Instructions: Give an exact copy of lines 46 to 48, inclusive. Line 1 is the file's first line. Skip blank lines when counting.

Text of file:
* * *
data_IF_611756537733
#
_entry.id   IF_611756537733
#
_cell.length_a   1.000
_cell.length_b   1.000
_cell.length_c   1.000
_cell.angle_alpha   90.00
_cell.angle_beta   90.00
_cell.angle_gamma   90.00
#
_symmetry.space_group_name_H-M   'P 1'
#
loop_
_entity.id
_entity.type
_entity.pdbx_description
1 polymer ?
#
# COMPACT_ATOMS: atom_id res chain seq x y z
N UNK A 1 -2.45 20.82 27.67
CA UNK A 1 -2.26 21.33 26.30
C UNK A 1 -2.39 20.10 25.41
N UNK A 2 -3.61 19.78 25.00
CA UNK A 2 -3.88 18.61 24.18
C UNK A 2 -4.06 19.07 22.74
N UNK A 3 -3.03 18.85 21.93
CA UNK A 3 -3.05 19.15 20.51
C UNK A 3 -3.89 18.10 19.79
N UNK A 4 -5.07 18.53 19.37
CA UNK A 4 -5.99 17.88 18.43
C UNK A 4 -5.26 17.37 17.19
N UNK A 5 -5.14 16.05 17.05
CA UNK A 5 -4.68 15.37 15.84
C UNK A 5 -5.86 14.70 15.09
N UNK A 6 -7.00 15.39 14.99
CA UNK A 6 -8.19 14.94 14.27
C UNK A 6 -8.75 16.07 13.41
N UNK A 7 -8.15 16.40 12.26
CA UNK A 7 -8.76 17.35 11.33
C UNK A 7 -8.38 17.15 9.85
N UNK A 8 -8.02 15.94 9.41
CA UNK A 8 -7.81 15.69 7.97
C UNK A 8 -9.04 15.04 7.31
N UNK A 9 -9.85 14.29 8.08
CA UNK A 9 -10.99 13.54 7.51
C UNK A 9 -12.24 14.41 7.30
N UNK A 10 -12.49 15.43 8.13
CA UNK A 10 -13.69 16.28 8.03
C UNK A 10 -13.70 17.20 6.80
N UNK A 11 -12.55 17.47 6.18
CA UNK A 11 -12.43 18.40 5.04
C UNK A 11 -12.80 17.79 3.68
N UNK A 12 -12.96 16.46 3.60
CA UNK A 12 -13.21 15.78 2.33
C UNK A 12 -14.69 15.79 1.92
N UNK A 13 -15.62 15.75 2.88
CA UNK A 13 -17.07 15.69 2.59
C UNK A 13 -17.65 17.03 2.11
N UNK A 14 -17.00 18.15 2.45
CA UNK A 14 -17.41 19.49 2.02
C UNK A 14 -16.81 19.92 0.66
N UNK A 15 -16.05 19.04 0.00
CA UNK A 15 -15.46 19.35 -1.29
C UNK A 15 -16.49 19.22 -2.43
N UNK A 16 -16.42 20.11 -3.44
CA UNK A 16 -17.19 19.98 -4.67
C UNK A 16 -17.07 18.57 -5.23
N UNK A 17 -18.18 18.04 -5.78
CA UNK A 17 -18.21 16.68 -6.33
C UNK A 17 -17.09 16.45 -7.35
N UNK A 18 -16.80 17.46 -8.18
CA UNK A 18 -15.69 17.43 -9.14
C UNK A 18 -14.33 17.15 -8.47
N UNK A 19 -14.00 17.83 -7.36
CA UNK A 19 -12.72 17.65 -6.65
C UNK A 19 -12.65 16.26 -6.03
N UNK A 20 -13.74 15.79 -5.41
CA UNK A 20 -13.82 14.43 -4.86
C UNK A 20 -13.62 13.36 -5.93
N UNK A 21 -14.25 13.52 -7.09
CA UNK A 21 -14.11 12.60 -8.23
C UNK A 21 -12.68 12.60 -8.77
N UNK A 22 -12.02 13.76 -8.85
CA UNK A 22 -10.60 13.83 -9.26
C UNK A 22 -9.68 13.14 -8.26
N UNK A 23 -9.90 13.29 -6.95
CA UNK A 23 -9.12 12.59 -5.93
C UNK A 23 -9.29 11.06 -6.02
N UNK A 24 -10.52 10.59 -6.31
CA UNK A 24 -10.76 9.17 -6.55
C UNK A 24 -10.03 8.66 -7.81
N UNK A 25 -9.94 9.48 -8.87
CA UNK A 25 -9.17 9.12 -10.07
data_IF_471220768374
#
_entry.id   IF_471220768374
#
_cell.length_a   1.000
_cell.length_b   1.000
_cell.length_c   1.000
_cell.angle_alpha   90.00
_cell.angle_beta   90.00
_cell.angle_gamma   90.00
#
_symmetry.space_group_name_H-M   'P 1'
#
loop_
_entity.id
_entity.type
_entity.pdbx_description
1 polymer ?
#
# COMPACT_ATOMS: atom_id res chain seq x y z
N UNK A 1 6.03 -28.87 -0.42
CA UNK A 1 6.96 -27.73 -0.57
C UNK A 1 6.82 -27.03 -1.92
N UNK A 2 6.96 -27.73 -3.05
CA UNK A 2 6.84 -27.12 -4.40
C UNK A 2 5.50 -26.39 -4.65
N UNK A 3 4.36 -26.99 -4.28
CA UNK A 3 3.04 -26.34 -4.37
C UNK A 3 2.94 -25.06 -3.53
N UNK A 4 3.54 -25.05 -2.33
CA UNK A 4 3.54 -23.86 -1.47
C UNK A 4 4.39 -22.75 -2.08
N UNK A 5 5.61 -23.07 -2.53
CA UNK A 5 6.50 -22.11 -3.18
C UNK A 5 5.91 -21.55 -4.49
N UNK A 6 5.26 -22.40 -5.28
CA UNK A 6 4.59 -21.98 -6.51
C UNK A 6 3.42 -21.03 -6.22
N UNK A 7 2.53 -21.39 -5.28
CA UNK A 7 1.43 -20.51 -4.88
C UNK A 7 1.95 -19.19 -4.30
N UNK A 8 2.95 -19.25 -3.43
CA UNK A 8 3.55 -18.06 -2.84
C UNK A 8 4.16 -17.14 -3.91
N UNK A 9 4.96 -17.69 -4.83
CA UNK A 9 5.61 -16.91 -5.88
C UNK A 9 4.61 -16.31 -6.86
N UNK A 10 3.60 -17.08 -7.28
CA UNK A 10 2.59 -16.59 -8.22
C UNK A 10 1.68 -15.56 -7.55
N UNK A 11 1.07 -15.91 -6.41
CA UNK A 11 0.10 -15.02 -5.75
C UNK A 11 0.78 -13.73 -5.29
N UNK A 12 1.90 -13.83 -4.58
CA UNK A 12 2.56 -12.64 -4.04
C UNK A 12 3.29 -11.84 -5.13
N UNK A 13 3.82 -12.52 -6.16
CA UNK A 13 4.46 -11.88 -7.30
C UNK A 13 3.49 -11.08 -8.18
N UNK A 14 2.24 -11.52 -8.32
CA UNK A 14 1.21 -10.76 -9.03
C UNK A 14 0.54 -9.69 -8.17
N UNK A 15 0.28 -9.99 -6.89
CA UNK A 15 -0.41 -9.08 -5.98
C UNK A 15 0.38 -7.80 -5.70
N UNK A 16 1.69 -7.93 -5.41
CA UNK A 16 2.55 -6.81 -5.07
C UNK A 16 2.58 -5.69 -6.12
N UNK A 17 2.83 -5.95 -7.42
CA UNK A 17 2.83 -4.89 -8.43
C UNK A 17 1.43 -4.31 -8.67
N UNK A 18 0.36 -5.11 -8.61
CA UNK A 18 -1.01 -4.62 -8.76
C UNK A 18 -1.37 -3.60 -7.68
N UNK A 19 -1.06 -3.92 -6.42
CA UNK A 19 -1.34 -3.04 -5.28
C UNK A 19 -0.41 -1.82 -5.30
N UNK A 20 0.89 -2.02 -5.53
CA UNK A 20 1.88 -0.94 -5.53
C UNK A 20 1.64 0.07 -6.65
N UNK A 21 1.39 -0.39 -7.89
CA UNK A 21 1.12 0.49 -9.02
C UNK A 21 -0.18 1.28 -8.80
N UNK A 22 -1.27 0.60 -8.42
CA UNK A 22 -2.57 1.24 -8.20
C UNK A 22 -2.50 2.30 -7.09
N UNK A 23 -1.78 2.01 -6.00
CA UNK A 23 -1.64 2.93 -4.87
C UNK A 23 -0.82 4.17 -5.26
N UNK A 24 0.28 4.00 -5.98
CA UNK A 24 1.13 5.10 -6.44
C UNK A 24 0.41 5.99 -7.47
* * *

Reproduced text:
CA UNK A 9 -10.99 13.54 7.51
C UNK A 9 -12.24 14.41 7.30
N UNK A 10 -12.49 15.43 8.13